–The PPP session hides the underlying physical media from the upper PPP protocol. and multilink (the use of multiple physical connections). and satellite transmission. –These sessions also provide PPP with a method for encapsulating multiple protocols over a point-to-point link. called sessions. –This includes authentication. between two nodes. CCNA 4 ITE 1 Chapter 6 © 2006 Cisco Systems. –Each protocol encapsulated over the link establishes its own PPP session. PPP establishes logical connections.Point-to-Point Protocol for WANs Point-to-Point Protocol (PPP) is a protocol used to deliver frames between two nodes.The Frame . Inc. –PPP was developed as a WAN protocol and remains the protocol of choice to implement many serial WANs. as well as for virtual connections. Cisco Public 40 . All rights reserved. the PPP standard is defined by RFCs. compression. –PPP can be used on various physical media. including twisted pair. fiber optic lines. –Unlike many Data Link layer protocols that are defined by electrical engineering organizations.
–Making the nodes back off for a random period greatly reduces the likelihood of a collision. –Other services supported by 802. 802. Cisco Public 41 .11 networks also use Data Link acknowledgements to confirm that a frame is received successfully. It uses the same 802.Wireless Protocol for LANs 802. The Standard IEEE 802.The Frame . –This explicit acknowledgement overcomes interference and other radio-related problems. the frame is retransmitted. either because the original data frame or the acknowledgment was not received intact. ITE 1 Chapter 6 © 2006 Cisco Systems. commonly referred to as Wi-Fi.11 is an extension of the IEEE 802. and privacy (encryption).11. association (connectivity to a wireless device). –CSMA/CA specifies a random backoff procedure for all nodes that are waiting to transmit. All rights reserved.2 LLC and 48-bit addressing as other 802 LANs. is a contention-based system using a Carrier Sense Multiple Access/Collision Avoidance (CSMA/CA). –If the sending station does not detect the acknowledgement frame.11 are authentication. –However there are many differences at the MAC sublayer and Physical layer. Inc.
Set to 1 if the frame is a retransmission of an earlier frame Power Management field .Version of 802.The Frame .MAC address of the final destination node in the network Source Address (SA) field .MAC address that identifies the wireless device that transmitted the frame Sequence Number field .11 frame in use Type and Subtype fields .Set to 1 in a data type frame that uses Strictly Ordered service class (does not need reordering) Duration/ID field . required to transmit the frame or an association identity (AID) for the station that transmitted the frame Destination Address (DA) field .Set to 1 for frames that have another fragment Retry field .11 frame is shown in the figure. in microseconds. data. Inc.Depending on the type of frame.MAC address of the node the initiated the frame Receiver Address (RA) field .Contains the information being transported.Set to 1 in data frames destined for the distribution system (devices in the wireless structure) From DS field .Set to 1 to indicate to a node in power-save mode that more frames are buffered for that node Wired Equivalent Privacy (WEP) field .Set to 1 if the frame contains WEP encrypted information for security Order field . Cisco Public ITE 1 Chapter 6 42 .Contains a 32-bit cyclic redundancy check (CRC) of the frame © 2006 Cisco Systems.Wireless Protocol for LANs An 802.Set to 1 in data frames exiting the distribution system More Fragments field . represents either the time. retransmitted frames are identified by duplicate sequence numbers Fragment Number field .Indicates the number for each fragment of a frame Frame Body field .Identifies one of three functions and sub functions of the frame: control. and management To DS field .Set to 1 to indicate that a node will be in power-save mode More Data field .MAC address that identifies the wireless device that is the immediate recipient of the frame Transmitter Address (TA) field . It contains these fields: Protocol Version field . All rights reserved.Indicates the sequence number assigned to the frame. typically an IP packet FCS field . for data frames.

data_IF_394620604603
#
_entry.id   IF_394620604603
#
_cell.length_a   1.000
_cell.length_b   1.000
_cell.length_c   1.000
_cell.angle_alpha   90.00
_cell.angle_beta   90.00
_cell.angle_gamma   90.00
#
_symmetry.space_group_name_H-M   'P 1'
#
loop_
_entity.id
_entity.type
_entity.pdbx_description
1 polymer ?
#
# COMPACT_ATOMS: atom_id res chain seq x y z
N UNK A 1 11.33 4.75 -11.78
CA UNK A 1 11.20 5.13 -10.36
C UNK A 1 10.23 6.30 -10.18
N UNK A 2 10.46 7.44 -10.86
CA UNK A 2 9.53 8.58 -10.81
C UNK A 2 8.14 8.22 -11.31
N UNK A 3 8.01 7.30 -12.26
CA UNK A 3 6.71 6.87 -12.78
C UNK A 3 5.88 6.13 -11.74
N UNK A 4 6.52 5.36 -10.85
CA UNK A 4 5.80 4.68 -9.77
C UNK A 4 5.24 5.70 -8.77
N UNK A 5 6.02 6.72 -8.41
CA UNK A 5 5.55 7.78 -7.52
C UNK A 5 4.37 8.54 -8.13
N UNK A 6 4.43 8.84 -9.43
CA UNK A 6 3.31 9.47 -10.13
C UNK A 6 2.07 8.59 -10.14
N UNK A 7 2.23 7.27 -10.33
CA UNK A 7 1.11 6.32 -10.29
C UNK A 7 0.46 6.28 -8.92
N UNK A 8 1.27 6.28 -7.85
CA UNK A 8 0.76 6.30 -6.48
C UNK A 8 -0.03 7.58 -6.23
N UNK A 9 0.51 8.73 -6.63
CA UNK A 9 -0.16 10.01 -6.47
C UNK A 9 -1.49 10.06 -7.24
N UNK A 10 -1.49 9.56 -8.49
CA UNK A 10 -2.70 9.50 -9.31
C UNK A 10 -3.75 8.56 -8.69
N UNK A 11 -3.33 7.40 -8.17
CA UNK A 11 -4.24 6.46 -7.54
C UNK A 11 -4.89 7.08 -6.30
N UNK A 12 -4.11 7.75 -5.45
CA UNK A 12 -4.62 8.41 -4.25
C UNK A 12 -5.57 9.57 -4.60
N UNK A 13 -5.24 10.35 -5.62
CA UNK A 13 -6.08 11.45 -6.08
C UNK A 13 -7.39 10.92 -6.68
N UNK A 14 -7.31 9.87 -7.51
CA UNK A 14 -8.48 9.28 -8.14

We encourage you to read each explanation carefully and study the operation of the layers for each device. you can step through this communication. Many parts of the headers are ignored. we are assuming that a TCP session is already established between the client and server. We highlight the function of each layer during the communication. We are assuming that all routing tables are converged and ARP tables are complete. For this example we will depict an HTTP request between a client and a server. ITE 1 Chapter 6 © 2006 Cisco Systems. Inc. Additionally. Cisco Public 43 . for example. To focus on the data transfer process. On the next page. we are omitting many elements that may occur in a real transaction. In each step we are only bringing attention to the major elements.Follow Data Through an Internetwork The figure on the next page presents a simple data transfer between two hosts across an internetwork. We will also assume that the DNS lookup for the WWW server is already cached at the client. In the WAN connection between the two routers. we are assuming that PPP has already established a physical circuit and has established a PPP session. All rights reserved.
Cisco Public 44 . Inc. All rights reserved.Follow Data Through an Internetwork ITE 1 Chapter 6 © 2006 Cisco Systems.
Inc.Follow Data Through an Internetwork ITE 1 Chapter 6 © 2006 Cisco Systems. Cisco Public 45 . All rights reserved.
Follow Data Through an Internetwork ITE 1 Chapter 6 © 2006 Cisco Systems. Cisco Public 46 . All rights reserved. Inc.
Follow Data Through an Internetwork ITE 1 Chapter 6 © 2006 Cisco Systems. Cisco Public 47 . All rights reserved. Inc.
Follow Data Through an Internetwork ITE 1 Chapter 6 © 2006 Cisco Systems. All rights reserved. Cisco Public 48 . Inc.
Cisco Public 49 .Summary ITE 1 Chapter 6 © 2006 Cisco Systems. All rights reserved. Inc.
This action might not be possible to undo. Are you sure you want to continue?
We've moved you to where you read on your other device.
Get the full title to continue reading from where you left off, or restart the preview.